The Belarusian Parliament may allow relatives to occupy public office
President Lukashenko is forced to take measures to ensure the loyalty of his subordinates. Moreover, the controversial legislation amendment as usual could be used while bargaining with the West about the rule of law.
Realizing that the inevitable budget cost cutting will result in decreased wages of civil servants and increased discontent among the staff, the authorities open up new career opportunities for the officials and their families. If approved, the amendments will legalize nepotism in the public service and will unite the state apparatus to a greater extent, reducing the likelihood of internal strife of nomenclature – that is the apparent logic of this legislative initiative.
Nepotism is traditional for the Belarusian state. This is true not only for the top level officials, for instance, President Lukashenko is working hand in hand with his elder son Victor (Assistant for National Security), but also for the lower level officials. Namely, in 2008 the inspection held by the Presidential Administration revealed a number of regions with “family nests” of hereditary officials who shared managerial and business positions.
Nepotism is traditional for the Belarusian state. This is true not only for the top level officials, for instance, President Lukashenko is working hand in hand with his elder son Victor (Assistant for National Security), but also for the lower level officials.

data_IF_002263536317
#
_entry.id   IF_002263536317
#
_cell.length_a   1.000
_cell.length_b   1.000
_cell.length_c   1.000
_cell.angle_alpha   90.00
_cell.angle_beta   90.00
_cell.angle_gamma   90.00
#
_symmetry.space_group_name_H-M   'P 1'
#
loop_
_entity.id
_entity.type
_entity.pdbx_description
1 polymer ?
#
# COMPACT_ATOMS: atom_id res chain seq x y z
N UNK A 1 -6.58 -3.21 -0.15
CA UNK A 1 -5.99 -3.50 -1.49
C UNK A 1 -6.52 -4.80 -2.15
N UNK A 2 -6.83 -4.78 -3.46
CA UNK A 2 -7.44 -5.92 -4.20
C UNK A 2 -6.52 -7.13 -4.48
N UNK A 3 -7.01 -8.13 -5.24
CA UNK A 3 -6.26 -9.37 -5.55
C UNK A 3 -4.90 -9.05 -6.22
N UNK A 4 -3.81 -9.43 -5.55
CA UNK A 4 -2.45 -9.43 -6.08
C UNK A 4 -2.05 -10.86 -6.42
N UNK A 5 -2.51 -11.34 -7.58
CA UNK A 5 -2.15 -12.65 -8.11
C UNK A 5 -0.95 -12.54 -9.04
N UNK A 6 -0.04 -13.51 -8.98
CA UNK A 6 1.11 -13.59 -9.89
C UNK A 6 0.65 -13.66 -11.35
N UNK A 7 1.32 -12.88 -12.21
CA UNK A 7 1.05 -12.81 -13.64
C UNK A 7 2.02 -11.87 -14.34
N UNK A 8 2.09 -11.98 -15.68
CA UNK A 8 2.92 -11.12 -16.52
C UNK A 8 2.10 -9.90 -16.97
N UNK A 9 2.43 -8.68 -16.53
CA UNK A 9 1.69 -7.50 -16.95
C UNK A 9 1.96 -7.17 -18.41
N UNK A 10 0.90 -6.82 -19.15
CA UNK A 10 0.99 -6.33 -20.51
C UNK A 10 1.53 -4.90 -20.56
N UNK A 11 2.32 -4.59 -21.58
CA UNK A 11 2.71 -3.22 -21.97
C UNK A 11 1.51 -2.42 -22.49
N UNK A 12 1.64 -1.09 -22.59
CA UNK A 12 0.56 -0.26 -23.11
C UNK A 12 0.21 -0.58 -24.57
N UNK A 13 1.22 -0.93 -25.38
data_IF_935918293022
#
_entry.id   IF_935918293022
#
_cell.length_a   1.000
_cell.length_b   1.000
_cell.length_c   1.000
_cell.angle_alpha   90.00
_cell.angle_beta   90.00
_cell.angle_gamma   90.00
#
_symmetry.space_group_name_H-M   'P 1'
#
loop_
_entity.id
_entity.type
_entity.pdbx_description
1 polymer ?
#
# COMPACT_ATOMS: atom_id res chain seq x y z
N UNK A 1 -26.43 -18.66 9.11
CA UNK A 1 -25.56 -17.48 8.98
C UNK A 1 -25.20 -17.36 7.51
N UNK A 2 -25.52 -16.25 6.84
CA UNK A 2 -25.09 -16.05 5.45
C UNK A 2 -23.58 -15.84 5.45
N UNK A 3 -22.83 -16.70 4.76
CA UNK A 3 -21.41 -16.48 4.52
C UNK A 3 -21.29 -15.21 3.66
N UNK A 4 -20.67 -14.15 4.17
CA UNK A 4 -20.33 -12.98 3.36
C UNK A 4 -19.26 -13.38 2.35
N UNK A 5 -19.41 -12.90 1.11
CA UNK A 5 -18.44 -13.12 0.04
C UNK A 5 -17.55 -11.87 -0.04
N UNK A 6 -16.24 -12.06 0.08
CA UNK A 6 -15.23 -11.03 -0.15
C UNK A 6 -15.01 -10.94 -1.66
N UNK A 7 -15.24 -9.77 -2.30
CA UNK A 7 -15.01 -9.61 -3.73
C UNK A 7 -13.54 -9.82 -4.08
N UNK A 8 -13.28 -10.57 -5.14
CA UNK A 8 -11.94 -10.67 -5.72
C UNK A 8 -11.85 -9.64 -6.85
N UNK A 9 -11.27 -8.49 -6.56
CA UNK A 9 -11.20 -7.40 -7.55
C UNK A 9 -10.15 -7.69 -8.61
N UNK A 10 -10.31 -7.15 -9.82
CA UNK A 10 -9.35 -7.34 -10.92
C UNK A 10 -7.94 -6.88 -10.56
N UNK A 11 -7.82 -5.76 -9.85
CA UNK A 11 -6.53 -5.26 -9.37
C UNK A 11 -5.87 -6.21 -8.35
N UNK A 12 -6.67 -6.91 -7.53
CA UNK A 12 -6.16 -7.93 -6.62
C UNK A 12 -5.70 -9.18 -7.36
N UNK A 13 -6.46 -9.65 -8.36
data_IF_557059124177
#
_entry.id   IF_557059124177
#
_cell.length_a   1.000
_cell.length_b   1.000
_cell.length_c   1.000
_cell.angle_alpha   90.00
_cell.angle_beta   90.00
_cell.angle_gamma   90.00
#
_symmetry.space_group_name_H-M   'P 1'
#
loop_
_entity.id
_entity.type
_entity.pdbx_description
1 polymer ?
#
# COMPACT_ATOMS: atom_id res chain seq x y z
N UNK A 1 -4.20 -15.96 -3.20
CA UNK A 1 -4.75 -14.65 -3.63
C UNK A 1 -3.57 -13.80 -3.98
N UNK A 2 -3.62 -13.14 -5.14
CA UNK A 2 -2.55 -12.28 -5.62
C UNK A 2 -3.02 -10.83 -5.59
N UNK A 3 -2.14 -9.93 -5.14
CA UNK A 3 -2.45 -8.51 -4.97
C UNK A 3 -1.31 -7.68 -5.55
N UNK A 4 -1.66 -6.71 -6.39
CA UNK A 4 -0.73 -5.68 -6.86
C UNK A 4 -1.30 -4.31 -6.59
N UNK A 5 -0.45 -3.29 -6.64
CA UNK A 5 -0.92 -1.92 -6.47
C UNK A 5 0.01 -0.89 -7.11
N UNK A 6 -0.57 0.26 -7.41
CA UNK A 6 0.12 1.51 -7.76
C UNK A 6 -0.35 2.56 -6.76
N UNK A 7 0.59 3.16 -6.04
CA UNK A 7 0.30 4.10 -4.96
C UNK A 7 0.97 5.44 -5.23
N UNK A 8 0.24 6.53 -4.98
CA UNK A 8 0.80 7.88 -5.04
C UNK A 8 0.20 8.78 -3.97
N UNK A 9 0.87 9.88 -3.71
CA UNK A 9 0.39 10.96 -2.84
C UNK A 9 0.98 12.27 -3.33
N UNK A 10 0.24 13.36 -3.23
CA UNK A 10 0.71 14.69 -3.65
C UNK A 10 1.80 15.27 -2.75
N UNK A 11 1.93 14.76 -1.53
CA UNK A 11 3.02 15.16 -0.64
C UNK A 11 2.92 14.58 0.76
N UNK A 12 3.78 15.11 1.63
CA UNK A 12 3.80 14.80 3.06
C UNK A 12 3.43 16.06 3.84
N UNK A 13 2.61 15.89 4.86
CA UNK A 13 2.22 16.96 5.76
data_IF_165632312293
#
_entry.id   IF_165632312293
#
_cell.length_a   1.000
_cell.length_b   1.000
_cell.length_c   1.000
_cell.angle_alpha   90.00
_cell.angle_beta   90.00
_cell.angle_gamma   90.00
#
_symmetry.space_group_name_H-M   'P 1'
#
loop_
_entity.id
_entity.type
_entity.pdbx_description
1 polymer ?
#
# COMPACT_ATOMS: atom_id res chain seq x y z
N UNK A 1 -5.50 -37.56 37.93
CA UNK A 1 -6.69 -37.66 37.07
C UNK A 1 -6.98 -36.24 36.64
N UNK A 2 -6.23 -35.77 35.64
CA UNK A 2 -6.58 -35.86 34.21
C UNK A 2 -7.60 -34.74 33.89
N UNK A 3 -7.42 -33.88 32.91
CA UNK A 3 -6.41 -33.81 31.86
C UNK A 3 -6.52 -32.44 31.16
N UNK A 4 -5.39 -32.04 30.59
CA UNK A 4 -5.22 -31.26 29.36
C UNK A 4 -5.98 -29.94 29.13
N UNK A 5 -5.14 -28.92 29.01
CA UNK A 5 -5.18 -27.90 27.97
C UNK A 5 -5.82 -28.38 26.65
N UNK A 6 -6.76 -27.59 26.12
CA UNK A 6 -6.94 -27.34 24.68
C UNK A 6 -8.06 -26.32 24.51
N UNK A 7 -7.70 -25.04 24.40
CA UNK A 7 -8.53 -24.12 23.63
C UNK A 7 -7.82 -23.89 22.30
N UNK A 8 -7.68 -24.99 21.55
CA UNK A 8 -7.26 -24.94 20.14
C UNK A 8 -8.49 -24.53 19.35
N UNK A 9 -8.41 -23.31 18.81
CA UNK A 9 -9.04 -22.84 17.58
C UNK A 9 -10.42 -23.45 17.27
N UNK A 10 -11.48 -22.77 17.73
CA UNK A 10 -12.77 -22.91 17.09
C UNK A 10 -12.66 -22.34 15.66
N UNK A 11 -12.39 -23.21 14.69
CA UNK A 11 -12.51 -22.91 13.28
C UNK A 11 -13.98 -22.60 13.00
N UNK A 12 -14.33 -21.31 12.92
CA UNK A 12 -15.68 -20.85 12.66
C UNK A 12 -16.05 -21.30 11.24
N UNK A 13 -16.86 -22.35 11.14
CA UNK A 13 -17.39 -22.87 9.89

It is very likely that the amendments will be approved by the Parliament. There is no fight for property among the officials in Belarus per contra the state tends to close ranks of officials, while selling the most profitable assets on ad hoc basis. Therefore, in the given circumstances, the most logical bonus for the civil servants is not to have the opportunity to do business, but vice versa, to be able to continue to serve and guarantee a public career to their loved ones.
Finally, as it often happens in Belarus, the amendments to the Law could provoke a critical reaction of the international community. In this case, they might become an additional stake in the negotiations between Belarus and the West on liberalization and democratization.
President Lukashenka has met with the head of Chechnya Ramzan Kadyrov, who visited Minsk and the Minsk Automobile Plant. Minsk has always sought to have independent links with Russian regional elites, partially, to compensate for the Kremlin's diminishing interest in Belarus. In recent years, Belarus’ contacts with the Russian regions have been extremely intense. However, with some leaders of Russian regions, primarily heads of large republics, communication was more difficult to build. As many analysts in Minsk suggested, Minsk could regard contacts between President Lukashenka and the head of Chechnya as an additional communication channel for relieving tension in relations with the Kremlin. However, most likely, a trusting relationship with Kadyrov is a value for Minsk as such, provided Kadyrov’s broad business and political interests, and a high degree of autonomy for the Chechen leader from the Kremlin.